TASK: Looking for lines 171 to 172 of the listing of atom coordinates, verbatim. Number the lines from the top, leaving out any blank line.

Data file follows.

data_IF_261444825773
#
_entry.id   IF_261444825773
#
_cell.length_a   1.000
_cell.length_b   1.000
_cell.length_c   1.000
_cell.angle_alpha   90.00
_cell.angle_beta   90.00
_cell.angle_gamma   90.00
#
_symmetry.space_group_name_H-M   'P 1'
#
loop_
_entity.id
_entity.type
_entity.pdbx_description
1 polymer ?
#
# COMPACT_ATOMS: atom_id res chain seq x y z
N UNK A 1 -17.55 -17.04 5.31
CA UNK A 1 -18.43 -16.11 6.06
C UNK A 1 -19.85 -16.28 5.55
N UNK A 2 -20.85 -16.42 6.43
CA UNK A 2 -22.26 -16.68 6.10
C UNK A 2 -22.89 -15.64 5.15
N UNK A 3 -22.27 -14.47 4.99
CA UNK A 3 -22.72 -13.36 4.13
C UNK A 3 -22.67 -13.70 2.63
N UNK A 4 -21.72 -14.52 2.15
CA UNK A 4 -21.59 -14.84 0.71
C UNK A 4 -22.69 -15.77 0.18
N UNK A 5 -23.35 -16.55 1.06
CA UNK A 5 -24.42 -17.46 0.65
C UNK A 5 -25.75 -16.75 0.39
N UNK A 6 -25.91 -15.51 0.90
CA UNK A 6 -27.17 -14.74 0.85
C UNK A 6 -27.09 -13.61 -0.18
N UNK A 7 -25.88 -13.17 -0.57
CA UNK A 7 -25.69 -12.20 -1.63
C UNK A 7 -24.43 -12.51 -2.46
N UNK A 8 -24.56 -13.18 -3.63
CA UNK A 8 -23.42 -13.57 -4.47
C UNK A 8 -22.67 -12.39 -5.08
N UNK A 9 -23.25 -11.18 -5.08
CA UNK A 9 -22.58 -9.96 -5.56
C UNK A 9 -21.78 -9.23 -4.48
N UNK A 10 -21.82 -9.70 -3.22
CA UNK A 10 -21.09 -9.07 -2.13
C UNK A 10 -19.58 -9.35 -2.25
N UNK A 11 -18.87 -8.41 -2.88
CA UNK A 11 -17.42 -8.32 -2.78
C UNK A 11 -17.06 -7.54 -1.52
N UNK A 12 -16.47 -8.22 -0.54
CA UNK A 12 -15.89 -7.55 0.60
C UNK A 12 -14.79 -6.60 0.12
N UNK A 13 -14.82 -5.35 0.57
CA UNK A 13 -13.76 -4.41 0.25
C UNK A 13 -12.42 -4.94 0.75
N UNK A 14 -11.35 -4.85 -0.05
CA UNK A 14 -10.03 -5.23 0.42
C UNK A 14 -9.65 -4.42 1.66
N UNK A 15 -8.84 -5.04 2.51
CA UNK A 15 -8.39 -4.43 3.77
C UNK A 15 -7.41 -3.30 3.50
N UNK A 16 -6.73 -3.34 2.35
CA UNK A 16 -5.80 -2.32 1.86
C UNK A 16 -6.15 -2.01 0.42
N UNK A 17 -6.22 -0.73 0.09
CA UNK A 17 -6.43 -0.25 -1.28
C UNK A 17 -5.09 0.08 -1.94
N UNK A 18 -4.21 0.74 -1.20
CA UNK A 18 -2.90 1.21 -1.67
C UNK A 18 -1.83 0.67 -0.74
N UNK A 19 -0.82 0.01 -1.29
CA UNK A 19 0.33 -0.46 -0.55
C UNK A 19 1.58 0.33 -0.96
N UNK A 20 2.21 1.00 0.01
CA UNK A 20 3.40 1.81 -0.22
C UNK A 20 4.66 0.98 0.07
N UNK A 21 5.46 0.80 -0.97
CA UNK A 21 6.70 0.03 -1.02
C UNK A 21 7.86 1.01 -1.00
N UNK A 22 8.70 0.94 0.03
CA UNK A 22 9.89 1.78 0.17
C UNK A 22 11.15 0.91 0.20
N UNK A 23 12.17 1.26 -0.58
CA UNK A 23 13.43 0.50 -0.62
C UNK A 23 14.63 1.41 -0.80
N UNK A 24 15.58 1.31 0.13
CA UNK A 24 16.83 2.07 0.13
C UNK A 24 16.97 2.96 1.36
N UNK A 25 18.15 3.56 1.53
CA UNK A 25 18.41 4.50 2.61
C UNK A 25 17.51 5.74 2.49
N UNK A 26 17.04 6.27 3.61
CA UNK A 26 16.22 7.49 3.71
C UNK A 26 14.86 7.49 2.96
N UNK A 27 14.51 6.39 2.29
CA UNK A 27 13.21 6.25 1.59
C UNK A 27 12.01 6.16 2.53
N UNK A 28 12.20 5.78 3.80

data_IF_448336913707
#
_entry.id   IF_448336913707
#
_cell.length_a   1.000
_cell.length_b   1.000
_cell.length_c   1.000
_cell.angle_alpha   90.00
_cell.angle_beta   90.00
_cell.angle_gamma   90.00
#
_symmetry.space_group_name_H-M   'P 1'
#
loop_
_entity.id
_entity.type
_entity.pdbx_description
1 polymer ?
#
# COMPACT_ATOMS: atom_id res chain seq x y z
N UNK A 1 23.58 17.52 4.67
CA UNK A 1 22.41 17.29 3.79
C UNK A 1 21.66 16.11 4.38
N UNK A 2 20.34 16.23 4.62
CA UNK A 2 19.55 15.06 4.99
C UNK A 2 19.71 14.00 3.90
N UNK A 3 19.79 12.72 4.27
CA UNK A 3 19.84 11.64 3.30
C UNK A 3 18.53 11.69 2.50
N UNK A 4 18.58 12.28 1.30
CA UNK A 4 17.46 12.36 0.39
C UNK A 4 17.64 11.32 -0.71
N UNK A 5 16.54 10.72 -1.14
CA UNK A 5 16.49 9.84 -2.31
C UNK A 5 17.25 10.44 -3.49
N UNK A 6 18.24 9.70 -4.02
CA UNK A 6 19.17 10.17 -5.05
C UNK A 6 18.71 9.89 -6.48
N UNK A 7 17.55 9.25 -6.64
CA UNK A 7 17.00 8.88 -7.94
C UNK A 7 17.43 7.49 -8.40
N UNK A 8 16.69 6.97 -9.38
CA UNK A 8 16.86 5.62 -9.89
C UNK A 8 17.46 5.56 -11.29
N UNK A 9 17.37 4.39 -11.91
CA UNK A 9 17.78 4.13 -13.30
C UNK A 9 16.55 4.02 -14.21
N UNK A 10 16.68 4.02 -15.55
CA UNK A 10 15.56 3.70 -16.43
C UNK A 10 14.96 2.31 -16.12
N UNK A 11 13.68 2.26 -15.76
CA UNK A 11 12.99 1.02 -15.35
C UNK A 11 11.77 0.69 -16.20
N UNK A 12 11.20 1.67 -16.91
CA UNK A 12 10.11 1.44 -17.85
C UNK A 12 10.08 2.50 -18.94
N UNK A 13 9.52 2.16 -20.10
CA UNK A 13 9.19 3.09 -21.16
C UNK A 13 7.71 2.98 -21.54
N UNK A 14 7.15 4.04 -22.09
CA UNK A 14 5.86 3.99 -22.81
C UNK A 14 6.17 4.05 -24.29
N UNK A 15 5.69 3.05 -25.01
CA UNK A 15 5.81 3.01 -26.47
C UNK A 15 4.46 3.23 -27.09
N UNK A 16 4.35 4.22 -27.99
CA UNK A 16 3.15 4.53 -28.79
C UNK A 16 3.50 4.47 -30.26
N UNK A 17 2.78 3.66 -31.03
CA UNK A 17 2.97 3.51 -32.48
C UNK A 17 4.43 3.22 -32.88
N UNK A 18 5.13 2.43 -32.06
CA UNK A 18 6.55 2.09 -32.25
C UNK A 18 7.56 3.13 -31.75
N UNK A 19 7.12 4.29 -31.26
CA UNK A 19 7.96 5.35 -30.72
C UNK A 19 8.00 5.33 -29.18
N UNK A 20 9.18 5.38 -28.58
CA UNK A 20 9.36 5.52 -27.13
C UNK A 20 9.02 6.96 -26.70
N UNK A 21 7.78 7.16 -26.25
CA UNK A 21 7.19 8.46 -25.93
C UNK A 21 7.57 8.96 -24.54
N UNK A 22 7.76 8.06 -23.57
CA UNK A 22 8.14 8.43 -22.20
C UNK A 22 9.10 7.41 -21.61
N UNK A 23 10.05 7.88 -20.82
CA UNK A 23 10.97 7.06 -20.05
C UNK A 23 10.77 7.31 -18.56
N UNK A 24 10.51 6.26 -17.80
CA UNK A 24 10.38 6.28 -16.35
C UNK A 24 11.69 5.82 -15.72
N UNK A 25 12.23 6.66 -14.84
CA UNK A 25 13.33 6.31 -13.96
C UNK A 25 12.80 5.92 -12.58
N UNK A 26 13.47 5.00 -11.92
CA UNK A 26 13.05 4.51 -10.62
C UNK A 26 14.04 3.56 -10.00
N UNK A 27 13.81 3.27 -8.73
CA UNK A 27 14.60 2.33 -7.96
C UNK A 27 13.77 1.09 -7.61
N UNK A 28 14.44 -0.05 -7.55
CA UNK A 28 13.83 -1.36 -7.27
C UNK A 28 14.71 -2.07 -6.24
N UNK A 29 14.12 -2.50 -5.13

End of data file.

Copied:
N UNK A 17 2.78 3.66 -31.03
CA UNK A 17 2.97 3.51 -32.48